Event Title

Material Technology As An Indicator of Past Species Size.

Presentation Abstract

Archaeological materials can provide data useful for modern conservation and resource management efforts. Zooarchaeological materials (animal bones) have been used to provide information about past species distributions as well as their characteristics. I am interested in using the material technology of prehistoric resource harvesting to provide information about species in the past.

In this poster I will discuss my preliminary research regarding the use of traditional halibut fishing technology to recreate the size of fish being caught in the past. Northwest coast halibut hooks are said to have been size selective, only catching certain sized fish. The size of fish caught is moderated by the size of the hook as well as the size and angle of the barb. My findings at this stage of the project suggest a very small deviation in lip gap size between different hook styles from different areas. This suggests that these hooks were crafted to catch halibut of a similar size.

These findings are significant because there is ambiguity in the archaeology of the region about the importance of halibut in past subsistence systems. Anthropological evidence points to the importance of this species as a food source for many different groups. However, archaeological research has only been able to provide evidence of minimal utilization. Pacific Halibut (Hippoglossus stenolepis) are some of the largest fish in the North Pacific Ocean. They can grow to be over 2.7 m in length and can weight up to 300 kg. Because of the possibility for such large specimens, gaining a clearer picture of the size of fish caught in the past will help to reveal its importance in past subsistence systems. Furthermore, since the beginning of modern fisheries, halibut size has been declining. Data about the size of halibut prior to industrial fishing could be useful for species management efforts.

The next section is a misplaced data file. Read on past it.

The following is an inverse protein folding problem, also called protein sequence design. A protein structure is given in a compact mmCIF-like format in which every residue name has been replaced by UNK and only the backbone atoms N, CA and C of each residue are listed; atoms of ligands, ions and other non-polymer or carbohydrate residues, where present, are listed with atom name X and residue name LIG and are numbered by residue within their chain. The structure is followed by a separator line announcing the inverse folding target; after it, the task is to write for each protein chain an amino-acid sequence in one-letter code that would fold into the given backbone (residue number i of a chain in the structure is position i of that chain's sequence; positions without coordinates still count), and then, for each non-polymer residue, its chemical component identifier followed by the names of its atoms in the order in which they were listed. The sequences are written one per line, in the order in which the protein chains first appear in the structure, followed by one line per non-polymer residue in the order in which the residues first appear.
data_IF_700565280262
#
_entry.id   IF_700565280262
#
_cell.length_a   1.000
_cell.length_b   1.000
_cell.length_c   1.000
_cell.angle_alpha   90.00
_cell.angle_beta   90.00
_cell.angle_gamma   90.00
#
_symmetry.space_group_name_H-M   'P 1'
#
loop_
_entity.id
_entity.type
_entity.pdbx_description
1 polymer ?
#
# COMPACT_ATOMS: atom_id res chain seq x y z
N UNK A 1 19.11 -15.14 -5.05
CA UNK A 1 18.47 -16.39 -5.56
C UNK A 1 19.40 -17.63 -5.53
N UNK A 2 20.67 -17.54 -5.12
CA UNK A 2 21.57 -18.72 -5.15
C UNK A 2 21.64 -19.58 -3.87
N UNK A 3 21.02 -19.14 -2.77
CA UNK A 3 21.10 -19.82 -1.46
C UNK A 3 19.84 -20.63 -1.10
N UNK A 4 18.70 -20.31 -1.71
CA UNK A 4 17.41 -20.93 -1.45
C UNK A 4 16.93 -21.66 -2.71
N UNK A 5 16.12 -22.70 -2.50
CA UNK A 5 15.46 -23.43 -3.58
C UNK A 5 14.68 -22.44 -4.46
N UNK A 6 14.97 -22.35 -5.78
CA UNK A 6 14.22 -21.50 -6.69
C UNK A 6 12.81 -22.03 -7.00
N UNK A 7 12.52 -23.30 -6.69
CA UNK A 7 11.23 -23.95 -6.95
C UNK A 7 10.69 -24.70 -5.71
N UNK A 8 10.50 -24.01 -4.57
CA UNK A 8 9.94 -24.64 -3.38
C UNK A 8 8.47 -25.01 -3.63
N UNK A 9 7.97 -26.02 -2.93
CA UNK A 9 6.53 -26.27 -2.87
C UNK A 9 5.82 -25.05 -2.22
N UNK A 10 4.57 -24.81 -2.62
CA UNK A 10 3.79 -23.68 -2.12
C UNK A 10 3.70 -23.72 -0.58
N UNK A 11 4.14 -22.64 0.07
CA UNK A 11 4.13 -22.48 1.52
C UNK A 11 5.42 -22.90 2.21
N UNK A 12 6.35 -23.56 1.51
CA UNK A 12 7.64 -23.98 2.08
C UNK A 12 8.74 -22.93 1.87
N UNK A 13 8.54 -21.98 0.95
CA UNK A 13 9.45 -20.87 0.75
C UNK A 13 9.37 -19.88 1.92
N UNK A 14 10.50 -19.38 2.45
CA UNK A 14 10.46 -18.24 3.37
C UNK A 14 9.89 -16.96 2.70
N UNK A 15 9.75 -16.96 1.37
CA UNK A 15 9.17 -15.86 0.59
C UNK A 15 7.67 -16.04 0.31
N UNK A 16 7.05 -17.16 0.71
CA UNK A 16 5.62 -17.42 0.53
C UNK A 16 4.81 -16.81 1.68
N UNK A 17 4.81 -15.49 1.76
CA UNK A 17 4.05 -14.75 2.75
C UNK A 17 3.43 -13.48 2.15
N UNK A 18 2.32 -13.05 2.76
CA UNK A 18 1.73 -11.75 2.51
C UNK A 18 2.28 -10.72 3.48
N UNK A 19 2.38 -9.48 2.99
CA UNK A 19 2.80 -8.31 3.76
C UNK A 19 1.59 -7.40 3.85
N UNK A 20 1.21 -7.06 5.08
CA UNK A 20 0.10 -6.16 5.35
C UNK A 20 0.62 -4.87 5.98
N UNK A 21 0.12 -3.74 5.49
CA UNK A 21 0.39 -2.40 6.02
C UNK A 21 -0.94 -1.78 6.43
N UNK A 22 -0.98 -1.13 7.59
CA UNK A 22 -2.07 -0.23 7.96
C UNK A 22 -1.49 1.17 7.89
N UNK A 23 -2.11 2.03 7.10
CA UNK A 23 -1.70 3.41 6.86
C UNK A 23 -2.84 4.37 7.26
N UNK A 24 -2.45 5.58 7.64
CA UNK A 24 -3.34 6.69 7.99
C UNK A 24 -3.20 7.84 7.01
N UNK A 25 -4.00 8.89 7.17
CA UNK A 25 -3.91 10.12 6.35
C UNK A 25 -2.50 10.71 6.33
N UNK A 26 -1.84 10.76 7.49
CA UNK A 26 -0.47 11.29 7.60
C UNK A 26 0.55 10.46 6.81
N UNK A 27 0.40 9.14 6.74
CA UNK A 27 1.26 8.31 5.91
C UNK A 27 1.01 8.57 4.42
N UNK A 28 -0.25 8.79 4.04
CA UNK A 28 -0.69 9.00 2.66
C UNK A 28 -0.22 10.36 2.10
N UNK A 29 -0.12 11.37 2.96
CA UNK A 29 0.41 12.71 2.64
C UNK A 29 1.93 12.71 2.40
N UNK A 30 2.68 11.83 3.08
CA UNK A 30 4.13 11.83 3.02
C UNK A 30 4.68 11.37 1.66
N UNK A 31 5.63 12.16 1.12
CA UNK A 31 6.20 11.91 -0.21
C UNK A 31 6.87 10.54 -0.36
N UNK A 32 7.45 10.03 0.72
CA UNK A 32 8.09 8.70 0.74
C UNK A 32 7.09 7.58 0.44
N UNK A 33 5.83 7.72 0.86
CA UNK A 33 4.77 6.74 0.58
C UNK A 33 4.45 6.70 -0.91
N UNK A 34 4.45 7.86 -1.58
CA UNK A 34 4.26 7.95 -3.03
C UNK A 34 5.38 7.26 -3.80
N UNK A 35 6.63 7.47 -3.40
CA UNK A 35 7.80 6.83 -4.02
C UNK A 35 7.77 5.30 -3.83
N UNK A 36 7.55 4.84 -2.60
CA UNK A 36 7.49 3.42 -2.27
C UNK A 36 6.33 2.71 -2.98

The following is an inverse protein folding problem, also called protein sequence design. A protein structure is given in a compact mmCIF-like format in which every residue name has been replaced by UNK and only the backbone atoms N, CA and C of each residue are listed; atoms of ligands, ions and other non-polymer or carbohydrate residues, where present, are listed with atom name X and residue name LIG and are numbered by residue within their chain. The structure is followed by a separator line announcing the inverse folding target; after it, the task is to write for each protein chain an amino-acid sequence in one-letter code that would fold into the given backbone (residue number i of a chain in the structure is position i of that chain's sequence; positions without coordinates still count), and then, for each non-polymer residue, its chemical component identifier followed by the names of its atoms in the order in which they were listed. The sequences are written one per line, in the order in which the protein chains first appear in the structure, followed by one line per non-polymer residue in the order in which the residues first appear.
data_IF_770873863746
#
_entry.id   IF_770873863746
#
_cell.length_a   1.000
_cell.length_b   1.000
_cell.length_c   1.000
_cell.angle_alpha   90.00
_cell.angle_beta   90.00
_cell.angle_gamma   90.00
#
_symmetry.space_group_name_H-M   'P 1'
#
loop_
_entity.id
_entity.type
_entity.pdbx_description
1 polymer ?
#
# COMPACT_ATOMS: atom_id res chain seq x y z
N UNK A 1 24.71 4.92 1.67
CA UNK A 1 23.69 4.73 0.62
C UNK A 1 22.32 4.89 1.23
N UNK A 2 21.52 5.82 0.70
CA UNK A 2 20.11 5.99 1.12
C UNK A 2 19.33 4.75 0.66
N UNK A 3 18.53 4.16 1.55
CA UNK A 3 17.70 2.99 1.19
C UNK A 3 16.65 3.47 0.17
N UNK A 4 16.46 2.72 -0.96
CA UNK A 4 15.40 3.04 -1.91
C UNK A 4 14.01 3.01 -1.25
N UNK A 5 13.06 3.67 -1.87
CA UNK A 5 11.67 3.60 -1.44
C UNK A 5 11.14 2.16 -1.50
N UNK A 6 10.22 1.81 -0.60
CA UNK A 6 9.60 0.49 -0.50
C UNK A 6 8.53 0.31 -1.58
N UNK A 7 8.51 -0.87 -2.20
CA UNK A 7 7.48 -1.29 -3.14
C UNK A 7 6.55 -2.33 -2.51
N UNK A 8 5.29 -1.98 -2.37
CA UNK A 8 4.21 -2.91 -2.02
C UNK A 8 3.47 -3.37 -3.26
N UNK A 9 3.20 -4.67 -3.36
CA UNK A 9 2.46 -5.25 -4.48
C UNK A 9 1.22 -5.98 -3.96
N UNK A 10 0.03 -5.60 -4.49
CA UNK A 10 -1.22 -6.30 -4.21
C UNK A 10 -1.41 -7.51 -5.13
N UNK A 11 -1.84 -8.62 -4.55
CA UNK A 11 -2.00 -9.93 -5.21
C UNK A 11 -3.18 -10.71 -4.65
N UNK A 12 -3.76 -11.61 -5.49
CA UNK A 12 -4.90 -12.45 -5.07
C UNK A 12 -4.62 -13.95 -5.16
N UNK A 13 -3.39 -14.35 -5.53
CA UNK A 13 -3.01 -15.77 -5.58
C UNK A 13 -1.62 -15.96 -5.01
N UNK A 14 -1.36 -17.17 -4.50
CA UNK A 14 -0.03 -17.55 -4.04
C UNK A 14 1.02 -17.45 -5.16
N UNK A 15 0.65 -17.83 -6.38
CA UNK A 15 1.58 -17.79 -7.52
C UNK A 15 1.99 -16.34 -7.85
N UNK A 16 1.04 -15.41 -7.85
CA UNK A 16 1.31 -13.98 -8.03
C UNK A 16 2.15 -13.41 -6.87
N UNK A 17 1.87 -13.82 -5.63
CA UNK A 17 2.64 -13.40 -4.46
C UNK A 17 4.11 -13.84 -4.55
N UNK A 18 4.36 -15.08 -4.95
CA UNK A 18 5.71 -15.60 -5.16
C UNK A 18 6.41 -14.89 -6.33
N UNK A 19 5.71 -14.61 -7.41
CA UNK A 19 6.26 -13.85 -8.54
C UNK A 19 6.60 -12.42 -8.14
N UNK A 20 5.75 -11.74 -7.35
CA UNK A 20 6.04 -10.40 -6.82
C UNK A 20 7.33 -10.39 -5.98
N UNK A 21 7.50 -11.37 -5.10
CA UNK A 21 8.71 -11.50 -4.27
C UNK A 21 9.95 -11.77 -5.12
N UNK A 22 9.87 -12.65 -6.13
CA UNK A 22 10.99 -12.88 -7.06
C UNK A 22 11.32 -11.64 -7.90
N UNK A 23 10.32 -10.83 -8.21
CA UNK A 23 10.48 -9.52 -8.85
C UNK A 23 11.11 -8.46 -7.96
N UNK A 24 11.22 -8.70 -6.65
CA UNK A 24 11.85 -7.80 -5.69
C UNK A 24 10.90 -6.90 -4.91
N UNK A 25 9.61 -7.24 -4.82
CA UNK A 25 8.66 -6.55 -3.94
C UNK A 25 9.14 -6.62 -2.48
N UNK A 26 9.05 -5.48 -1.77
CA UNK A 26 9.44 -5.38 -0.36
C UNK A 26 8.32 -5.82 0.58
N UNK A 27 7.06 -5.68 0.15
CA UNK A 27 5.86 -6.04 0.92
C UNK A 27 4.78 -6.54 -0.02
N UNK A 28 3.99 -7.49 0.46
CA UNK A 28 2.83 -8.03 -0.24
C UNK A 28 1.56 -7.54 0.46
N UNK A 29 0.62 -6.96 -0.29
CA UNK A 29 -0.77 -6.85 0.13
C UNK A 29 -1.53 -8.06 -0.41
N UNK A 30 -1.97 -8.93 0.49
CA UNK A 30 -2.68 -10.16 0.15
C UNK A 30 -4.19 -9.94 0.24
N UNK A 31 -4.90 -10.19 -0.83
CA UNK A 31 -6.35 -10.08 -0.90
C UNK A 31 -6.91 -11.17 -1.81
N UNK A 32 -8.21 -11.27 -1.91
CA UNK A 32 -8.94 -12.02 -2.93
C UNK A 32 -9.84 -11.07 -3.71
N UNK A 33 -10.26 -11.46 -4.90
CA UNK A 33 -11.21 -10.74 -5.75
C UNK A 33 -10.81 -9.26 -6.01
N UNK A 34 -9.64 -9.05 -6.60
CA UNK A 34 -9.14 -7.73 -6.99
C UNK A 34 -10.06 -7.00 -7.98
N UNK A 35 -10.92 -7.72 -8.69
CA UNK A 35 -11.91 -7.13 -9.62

Session Title

Integrating Social Science into Ecosystem-Based Management

Conference Track

People

Conference Name

Salish Sea Ecosystem Conference (2016 : Vancouver, B.C.)

Document Type

Event

Location

2016SSEC

Type of Presentation

Poster

Contributing Repository

Digital content made available by University Archives, Heritage Resources, Western Libraries, Western Washington University.

Comments

I got my BA from McGill and I am starting a MA program at UVic in the fall.

Rights

This resource is displayed for educational purposes only and may be subject to U.S. and international copyright laws. For more information about rights or obtaining copies of this resource, please contact University Archives, Heritage Resources, Western Libraries, Western Washington University, Bellingham, WA 98225-9103, USA (360-650-7534; heritage.resources@wwu.edu) and refer to the collection name and identifier. Any materials cited must be attributed to the Salish Sea Ecosystem Conference Records, University Archives, Heritage Resources, Western Libraries, Western Washington University.

Type

Text

Language

English

Format

application/pdf

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Material Technology As An Indicator of Past Species Size.

2016SSEC

Archaeological materials can provide data useful for modern conservation and resource management efforts. Zooarchaeological materials (animal bones) have been used to provide information about past species distributions as well as their characteristics. I am interested in using the material technology of prehistoric resource harvesting to provide information about species in the past.

In this poster I will discuss my preliminary research regarding the use of traditional halibut fishing technology to recreate the size of fish being caught in the past. Northwest coast halibut hooks are said to have been size selective, only catching certain sized fish. The size of fish caught is moderated by the size of the hook as well as the size and angle of the barb. My findings at this stage of the project suggest a very small deviation in lip gap size between different hook styles from different areas. This suggests that these hooks were crafted to catch halibut of a similar size.

These findings are significant because there is ambiguity in the archaeology of the region about the importance of halibut in past subsistence systems. Anthropological evidence points to the importance of this species as a food source for many different groups. However, archaeological research has only been able to provide evidence of minimal utilization. Pacific Halibut (Hippoglossus stenolepis) are some of the largest fish in the North Pacific Ocean. They can grow to be over 2.7 m in length and can weight up to 300 kg. Because of the possibility for such large specimens, gaining a clearer picture of the size of fish caught in the past will help to reveal its importance in past subsistence systems. Furthermore, since the beginning of modern fisheries, halibut size has been declining. Data about the size of halibut prior to industrial fishing could be useful for species management efforts.